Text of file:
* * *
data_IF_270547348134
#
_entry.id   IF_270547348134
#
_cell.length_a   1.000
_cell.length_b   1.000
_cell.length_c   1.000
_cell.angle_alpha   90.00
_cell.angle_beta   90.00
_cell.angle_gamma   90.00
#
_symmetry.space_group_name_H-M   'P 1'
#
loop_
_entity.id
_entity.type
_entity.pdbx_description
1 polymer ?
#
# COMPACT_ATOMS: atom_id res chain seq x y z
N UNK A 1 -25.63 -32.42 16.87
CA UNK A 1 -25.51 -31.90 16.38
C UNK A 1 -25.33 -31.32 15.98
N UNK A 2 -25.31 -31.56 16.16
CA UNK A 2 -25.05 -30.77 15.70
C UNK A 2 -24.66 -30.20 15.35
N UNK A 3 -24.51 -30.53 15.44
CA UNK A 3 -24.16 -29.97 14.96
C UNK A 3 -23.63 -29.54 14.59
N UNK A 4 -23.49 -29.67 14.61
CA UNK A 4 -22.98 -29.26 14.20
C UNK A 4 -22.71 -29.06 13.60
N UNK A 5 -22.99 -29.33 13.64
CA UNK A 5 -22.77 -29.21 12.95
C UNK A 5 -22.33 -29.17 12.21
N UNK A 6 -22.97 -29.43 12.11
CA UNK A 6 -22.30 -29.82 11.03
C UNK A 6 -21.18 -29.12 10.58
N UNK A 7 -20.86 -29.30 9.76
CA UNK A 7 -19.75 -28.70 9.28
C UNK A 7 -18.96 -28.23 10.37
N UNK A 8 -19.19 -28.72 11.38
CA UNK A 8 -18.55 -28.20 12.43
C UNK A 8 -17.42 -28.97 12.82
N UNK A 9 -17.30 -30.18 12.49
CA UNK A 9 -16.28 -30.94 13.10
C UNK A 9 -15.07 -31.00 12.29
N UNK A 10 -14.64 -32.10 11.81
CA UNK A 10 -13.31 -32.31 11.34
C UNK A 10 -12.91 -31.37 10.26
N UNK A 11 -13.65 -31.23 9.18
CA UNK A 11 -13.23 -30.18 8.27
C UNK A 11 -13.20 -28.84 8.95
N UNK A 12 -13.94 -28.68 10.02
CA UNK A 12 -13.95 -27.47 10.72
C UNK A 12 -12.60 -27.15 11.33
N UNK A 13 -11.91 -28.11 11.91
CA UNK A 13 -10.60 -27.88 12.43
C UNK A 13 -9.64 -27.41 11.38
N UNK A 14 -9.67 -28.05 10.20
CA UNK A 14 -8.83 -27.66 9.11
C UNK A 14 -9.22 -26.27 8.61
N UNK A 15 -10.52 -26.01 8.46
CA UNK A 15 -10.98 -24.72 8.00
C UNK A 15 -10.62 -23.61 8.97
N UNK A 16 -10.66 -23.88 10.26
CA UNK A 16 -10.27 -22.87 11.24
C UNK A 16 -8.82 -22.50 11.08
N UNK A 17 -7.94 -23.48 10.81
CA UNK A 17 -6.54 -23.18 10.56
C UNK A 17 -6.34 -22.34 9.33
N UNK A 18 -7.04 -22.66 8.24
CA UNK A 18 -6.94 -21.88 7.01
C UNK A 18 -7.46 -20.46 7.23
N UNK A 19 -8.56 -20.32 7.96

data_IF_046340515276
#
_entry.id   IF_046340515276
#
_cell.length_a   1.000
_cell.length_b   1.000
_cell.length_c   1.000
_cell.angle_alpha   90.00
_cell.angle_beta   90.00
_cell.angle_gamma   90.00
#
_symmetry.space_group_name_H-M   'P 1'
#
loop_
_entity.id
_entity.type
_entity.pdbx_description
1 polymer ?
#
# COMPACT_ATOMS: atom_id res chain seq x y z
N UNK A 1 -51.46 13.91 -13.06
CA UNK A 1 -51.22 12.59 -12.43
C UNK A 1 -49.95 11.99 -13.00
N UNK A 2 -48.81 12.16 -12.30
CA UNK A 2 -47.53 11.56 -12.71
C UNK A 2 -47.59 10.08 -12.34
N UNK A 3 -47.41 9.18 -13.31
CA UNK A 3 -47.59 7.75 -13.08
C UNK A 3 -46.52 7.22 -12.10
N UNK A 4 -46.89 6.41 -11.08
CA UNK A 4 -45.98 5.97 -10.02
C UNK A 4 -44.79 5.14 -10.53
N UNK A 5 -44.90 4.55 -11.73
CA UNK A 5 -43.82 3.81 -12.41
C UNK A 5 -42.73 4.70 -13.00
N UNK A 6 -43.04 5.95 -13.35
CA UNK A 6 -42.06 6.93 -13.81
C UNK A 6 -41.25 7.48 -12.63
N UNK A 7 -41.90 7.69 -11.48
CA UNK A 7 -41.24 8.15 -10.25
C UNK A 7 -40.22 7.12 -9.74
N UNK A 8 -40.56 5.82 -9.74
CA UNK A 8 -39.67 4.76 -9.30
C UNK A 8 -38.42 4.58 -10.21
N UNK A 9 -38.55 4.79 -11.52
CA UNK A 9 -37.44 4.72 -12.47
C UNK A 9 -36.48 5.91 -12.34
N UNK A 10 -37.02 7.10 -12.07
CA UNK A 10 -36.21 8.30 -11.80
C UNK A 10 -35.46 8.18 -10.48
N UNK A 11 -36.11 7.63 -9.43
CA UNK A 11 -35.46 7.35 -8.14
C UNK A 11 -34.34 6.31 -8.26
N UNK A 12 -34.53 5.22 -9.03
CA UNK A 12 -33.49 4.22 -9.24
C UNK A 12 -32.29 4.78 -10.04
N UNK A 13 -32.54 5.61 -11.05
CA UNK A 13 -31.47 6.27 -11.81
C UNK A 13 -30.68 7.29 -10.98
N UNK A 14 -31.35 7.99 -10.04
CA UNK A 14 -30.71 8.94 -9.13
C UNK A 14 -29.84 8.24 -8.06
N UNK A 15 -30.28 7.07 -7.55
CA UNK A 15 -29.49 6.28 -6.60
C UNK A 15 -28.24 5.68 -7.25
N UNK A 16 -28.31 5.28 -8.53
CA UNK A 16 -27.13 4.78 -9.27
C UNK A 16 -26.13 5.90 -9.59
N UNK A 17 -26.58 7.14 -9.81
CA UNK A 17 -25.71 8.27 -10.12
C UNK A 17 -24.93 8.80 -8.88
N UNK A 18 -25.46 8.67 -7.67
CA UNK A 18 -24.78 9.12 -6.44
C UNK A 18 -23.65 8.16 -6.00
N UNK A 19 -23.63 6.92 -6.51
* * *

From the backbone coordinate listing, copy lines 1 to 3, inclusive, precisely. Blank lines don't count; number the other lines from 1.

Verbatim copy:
data_IF_270547348134
#
_entry.id   IF_270547348134